Year of Award


Document Type

Thesis - Campus Access Only

Degree Type

Master of Arts (MA)

Degree Name

Health and Human Performance (Community Health Option)

Other Degree Name/Area of Focus

Community Health & Prevention Sciences

Department or School/College

Department of Health and Human Performance

Committee Chair

Dr. Laura Dybdal

Commitee Members

Dr. Brent Ruby Dr. Daniel Lee Bradley Watson


active duty, veterans, mobile, mindfulness, applications, military


University of Montana

Subject Categories



Introduction: Research has shown that mindfulness exercises are useful and an effective alternative to traditional health care options for active duty service members and veterans (Jha, Morrison, Dainer-Best, Parker, Rostrup, & Stanley, 2015; Johnson, Thom, Stanley, Haase, Simmons, Shih, Thompson, Potterat, Minor, & Paulus 2014; Polusny, et al., 2015; Reber, Boden, Mitragotri, Alvarez, Gross, & Bonn-Miller, 2013; Vujanovic, Niles, Pietrefesa, Schmertz, & Potter, 2013; Wisner, et al., 2015). However, studies have concurrently shown that there are barriers to participation and retention for mindfulness-based programs in this population (Gallegos, Cross, & Pigeon, 2015; Martinez, Kearney, Simpson, Felleman, Bernardi, & Sayre, 2015; Michener, 2015; Stanley, 2010). An alternative to traditional on-site class participation is the use of mobile applications that facilitate mindfulness. It is important to consider the workable and practical aspects of mobile mindfulness applications for active duty service members and veterans as studies have shown the feasibility of these applications among civilian populations (Carissoli, Villani, & Riva, 2015; Chittaro & Vianello, 2014). However, sufficient research focusing on the feasibility of using mobile mindfulness applications is lacking in the military population. Furthermore, “proof of concept” research is lacking that illustrates the demographic and descriptive characteristics of who, when, and how frequently these types of mobile mindfulness applications are used among active duty service members and veterans and whether they are a viable alternative.

Purpose: The purpose of this study was to gather descriptive data regarding mobile mindfulness application use in active duty service members and veterans in order to determine feasibility of mobile mindfulness applications in these populations.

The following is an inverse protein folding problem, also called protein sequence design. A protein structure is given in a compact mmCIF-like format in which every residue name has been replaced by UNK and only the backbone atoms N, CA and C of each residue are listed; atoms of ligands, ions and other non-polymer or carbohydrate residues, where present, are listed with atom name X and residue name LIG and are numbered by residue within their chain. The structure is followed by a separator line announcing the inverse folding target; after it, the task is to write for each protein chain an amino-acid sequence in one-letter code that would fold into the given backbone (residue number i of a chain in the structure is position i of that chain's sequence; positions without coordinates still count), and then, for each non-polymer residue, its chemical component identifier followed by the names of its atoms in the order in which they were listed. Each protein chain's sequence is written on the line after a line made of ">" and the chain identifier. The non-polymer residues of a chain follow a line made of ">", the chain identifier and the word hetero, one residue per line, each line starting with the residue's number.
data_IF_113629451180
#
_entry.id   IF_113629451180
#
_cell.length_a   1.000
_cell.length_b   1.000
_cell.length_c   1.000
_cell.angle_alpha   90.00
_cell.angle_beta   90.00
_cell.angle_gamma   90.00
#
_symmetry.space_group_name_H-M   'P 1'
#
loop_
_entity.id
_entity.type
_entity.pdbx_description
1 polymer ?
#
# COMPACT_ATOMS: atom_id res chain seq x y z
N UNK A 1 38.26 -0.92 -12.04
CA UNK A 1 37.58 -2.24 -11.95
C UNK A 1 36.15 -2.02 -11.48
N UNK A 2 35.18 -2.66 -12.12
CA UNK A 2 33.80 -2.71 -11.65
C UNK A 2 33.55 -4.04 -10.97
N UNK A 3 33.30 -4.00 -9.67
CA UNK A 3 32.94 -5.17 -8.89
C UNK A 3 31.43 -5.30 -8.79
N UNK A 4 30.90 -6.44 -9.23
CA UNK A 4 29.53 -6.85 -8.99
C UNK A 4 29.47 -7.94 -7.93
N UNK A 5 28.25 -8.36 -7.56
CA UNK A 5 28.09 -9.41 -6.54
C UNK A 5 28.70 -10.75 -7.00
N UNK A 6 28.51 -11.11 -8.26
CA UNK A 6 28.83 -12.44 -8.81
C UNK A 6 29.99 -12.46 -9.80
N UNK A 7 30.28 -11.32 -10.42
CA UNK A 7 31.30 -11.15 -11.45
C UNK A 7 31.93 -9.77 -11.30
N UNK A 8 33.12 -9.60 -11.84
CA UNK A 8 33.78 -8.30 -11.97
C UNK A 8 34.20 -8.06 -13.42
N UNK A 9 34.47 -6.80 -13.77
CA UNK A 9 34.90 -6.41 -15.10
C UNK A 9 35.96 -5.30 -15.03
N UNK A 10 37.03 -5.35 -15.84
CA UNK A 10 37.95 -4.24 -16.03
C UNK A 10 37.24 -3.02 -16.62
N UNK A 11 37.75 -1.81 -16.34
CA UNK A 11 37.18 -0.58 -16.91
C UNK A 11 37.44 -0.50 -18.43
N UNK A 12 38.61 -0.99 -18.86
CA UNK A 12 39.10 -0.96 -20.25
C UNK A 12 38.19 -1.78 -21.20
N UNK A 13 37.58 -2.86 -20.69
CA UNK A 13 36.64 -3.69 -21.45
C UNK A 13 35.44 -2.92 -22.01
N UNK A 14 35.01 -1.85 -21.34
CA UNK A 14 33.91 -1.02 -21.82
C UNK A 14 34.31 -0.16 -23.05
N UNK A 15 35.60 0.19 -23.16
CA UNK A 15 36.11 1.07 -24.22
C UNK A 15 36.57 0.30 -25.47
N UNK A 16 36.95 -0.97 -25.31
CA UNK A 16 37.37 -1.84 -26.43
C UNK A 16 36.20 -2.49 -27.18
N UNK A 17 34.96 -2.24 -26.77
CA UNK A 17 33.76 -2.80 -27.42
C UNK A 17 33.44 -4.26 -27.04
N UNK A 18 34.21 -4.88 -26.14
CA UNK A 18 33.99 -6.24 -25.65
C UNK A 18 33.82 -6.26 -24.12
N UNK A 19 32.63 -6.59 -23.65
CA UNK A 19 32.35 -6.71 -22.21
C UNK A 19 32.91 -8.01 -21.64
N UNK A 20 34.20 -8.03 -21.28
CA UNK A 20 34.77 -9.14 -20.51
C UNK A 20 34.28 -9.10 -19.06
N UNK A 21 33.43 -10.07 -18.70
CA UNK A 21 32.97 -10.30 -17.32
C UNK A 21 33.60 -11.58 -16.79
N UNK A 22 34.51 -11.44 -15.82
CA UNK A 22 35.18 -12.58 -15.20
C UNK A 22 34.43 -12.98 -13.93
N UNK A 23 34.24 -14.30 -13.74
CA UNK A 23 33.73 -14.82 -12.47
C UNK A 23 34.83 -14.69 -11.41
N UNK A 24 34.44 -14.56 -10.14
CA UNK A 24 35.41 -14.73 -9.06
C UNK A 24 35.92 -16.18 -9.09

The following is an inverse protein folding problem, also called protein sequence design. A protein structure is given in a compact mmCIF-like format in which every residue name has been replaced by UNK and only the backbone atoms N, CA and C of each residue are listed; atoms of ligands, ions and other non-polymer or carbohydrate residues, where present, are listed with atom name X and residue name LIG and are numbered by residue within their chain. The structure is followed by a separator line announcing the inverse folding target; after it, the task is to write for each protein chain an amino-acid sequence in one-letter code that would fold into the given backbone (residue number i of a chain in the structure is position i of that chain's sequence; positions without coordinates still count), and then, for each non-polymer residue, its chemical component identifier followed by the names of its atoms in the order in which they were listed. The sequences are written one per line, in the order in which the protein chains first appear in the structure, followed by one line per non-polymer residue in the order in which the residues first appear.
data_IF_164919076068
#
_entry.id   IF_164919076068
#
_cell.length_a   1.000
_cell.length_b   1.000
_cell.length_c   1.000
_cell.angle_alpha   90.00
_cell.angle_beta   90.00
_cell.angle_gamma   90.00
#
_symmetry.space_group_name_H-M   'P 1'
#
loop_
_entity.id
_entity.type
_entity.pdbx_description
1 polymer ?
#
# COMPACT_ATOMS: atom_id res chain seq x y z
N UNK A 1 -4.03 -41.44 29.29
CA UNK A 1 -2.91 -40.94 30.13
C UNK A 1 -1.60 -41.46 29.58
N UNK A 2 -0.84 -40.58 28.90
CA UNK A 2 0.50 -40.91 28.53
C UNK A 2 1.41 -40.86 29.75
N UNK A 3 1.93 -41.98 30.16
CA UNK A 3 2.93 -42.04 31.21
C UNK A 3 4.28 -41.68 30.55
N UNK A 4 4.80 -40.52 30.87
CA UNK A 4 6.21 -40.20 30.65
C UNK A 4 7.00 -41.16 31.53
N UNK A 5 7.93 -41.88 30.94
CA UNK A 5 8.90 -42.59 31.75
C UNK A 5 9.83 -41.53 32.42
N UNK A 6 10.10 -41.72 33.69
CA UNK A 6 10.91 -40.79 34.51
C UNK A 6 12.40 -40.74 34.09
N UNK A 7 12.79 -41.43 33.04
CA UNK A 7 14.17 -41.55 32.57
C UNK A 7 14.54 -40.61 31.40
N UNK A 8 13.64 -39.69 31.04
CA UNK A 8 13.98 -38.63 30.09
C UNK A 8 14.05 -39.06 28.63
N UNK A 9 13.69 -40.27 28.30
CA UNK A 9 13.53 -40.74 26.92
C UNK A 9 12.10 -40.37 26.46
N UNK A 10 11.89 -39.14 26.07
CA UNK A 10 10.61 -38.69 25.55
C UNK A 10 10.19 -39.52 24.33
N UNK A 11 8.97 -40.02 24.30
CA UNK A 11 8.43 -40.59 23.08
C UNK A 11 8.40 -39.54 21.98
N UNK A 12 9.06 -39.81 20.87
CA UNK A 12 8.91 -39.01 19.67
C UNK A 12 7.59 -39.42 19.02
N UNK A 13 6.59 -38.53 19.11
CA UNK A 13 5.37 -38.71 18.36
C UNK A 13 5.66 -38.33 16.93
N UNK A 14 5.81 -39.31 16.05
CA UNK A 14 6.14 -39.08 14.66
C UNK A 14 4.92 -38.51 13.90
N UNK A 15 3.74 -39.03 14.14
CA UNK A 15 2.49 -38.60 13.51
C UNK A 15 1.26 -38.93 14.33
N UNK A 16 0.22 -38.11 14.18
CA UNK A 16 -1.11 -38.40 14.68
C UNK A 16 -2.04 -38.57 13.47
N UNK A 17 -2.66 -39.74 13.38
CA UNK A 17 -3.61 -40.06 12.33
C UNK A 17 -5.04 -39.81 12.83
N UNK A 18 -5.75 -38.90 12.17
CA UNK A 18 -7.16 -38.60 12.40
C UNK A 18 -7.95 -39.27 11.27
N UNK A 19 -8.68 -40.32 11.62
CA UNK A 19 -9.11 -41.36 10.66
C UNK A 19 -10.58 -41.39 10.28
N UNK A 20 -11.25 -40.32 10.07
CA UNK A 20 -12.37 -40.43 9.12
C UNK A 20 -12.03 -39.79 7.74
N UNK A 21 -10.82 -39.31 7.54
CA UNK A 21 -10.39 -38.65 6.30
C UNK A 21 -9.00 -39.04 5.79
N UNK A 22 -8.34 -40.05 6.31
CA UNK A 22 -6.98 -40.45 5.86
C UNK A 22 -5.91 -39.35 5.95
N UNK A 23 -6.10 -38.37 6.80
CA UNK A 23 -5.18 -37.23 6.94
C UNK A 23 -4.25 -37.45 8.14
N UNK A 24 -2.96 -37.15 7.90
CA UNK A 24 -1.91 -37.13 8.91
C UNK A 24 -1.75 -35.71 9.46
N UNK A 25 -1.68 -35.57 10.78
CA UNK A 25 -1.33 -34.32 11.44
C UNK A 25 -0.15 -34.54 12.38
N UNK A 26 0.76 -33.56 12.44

Methods: This study utilized a descriptive research design using cross sectional data to investigate and summarize frequency of mobile mindfulness application use and preference for specific mobile mindfulness applications among active duty service members and veterans. Additionaly, this study describes participant levels of mindfulness, stress, sleep and PTSD with mobile application use among active duty service members and veterans.

Results: 52 participants participated in part one of the study, and 33 participated in part two. Results showed that participants reported downloading the Mindfulness Coach application most frequently as well as using it most frequently throughout a two-week period. Sixty-six percent of the participants downloaded at least one of the proposed applications, and 45% used the applications anywhere between 2 and 14 times over a two-week period. Psychometric assessment results indicated PTSD and Stress had a positive relationship indicating that the higher levels of stress an individual perceived, the more symptoms reported on the PTSD checklist. Whereas, PTSD and mindfulness had a strong negative relationship indicating that those who had higher levels of mindfulness were less likely to be stressed and suffer from symptoms of PTSD.

Conclusions: The results of this study are promising as they provide preliminary findings into the feasibility of mobile mindfulness application use among active duty service members and veterans. Most promising are findings showing active duty service members and veterans are receptive to mindfulness activities facilitated through an application. Subsequently, there are still some barriers to mobile mindfulness application use among the military including application appearance, ease of use, and need for education regarding the benefits of mobile mindfulness in these populations. Further research is needed to determine what types of mobile mindfulness applications and components would be most beneficial in improving health outcomes in active duty service members and veterans.

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